Two days ago, early in the morning I was carefully walking along the edge of the pond (precious primulas in full sail to my left, water to my right) in order to haul out some of the mass of oxygenating weed that was threatening to engulf the pump.
I had just wandered outside, having completed the ‘weekly tips’ section of my Telegraph column, in which I including advice on the need to keep pond weed in check at this time of year.
I was inappropriately wearing slippers (as you do) and yes, I slipped.
I think this is what happened:
My right shin scccccraaaaped down the brick edge of the pond and into the water. When my slippered foot hit the sludge on the bottom of the pond, it skidded sideways, and as I struggled to recover my balance, I thwacked the inside of my right knee against the edge of the pond, and into the small protruding overflow pipe that sticks out of the brickwork into the water (supplying constant moisture to primula bed).
The result of a split second of stupidity:
My right shin, from ankle bone to knee is totally bruised and grazed – hot, throbbing and bright scarlet. The entire ankle and calf have swollen to what looks like twice their size. I have a 5″ diameter dark purple mottled bruise (a haematoma, the nurse called it) on the soft bit on the inside of my knee and a similar large purple patch on the bony bit under my kneecap.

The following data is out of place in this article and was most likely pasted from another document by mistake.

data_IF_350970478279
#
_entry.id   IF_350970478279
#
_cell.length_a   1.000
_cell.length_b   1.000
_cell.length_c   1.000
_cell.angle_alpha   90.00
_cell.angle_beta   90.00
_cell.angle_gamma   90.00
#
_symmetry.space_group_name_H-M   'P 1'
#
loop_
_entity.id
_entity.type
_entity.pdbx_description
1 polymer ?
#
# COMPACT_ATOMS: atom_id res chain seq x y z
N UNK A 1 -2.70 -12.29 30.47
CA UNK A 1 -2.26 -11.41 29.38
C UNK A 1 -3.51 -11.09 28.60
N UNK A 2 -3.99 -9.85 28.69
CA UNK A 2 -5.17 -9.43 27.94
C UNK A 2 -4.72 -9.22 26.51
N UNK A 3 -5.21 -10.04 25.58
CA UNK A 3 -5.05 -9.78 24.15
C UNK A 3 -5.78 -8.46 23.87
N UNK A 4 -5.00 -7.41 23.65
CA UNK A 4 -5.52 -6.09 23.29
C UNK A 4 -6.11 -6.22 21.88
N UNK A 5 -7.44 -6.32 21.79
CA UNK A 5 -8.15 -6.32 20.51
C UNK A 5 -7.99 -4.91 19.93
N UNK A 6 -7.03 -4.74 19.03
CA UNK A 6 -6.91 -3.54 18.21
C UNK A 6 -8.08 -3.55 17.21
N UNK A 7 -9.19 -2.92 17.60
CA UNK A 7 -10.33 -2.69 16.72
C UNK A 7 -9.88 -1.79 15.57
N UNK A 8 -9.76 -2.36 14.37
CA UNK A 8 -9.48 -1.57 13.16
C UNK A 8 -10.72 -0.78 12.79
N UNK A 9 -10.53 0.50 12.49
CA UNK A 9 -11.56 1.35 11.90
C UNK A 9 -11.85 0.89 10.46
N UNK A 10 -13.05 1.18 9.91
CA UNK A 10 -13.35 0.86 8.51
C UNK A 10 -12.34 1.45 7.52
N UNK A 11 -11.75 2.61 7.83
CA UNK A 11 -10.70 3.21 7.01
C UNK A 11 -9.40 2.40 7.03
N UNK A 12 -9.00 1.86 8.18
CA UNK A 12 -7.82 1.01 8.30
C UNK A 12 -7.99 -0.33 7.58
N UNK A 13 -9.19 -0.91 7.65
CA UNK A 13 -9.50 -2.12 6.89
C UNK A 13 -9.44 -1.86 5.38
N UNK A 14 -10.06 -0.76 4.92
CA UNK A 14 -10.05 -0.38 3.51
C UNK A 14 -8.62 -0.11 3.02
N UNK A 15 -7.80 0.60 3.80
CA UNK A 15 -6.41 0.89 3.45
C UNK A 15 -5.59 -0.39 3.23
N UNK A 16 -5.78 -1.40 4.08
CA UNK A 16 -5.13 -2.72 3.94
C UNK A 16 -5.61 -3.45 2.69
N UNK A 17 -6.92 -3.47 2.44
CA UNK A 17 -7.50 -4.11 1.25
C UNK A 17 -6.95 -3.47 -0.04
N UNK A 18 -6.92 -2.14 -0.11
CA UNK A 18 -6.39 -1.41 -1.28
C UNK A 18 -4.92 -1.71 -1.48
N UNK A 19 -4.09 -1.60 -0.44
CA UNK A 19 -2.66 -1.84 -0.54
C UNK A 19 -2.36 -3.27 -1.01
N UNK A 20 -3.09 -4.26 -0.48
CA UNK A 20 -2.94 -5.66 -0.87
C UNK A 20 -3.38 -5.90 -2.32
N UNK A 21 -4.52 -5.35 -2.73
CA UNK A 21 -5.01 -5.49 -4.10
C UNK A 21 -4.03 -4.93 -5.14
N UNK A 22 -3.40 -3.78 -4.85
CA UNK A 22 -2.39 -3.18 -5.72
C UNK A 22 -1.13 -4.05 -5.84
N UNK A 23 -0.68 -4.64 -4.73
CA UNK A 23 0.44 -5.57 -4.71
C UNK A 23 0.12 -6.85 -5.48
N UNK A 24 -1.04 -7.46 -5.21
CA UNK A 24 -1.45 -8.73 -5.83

I am now wearing an elastic tubigrip bandage from the arch of my foot to above my knee. I am on penicillin and heavy duty anti-inflammatory/painkilling drugs and had to have a tetanus jab as a precaution. I am not supposed to drive till things improve, and am told to keep my right foot above the level of my heart whenever possible, which ought to be most of the time. And until the heat and swelling on my leg starts to subside, I should if possible strap an ice pack to it made out of a tea towel and a bag of frozen peas.
I am told it might be some weeks before the swelling goes down and my leg returns to normal, during which time the colour from the healing bruise will gardually drain down to my foot. Attractive.
Oh yes, and – just a small additional bit of sadness to the outcome: quite a lot of the primula stems bit the dust, too.
All this because I slipped – well, actually only one leg of me slipped – into a small garden pond barely 18″ deep.
Fellow early-morning slipper-wearing pond-lovers, of which I suspect there are legion, consider yourself warned.
For my part, I am tempted to only undertake weed-removal duties in future if wearing full protective gear including flippers and a snorkel, although I consider installing a life belt by the pond a step too far.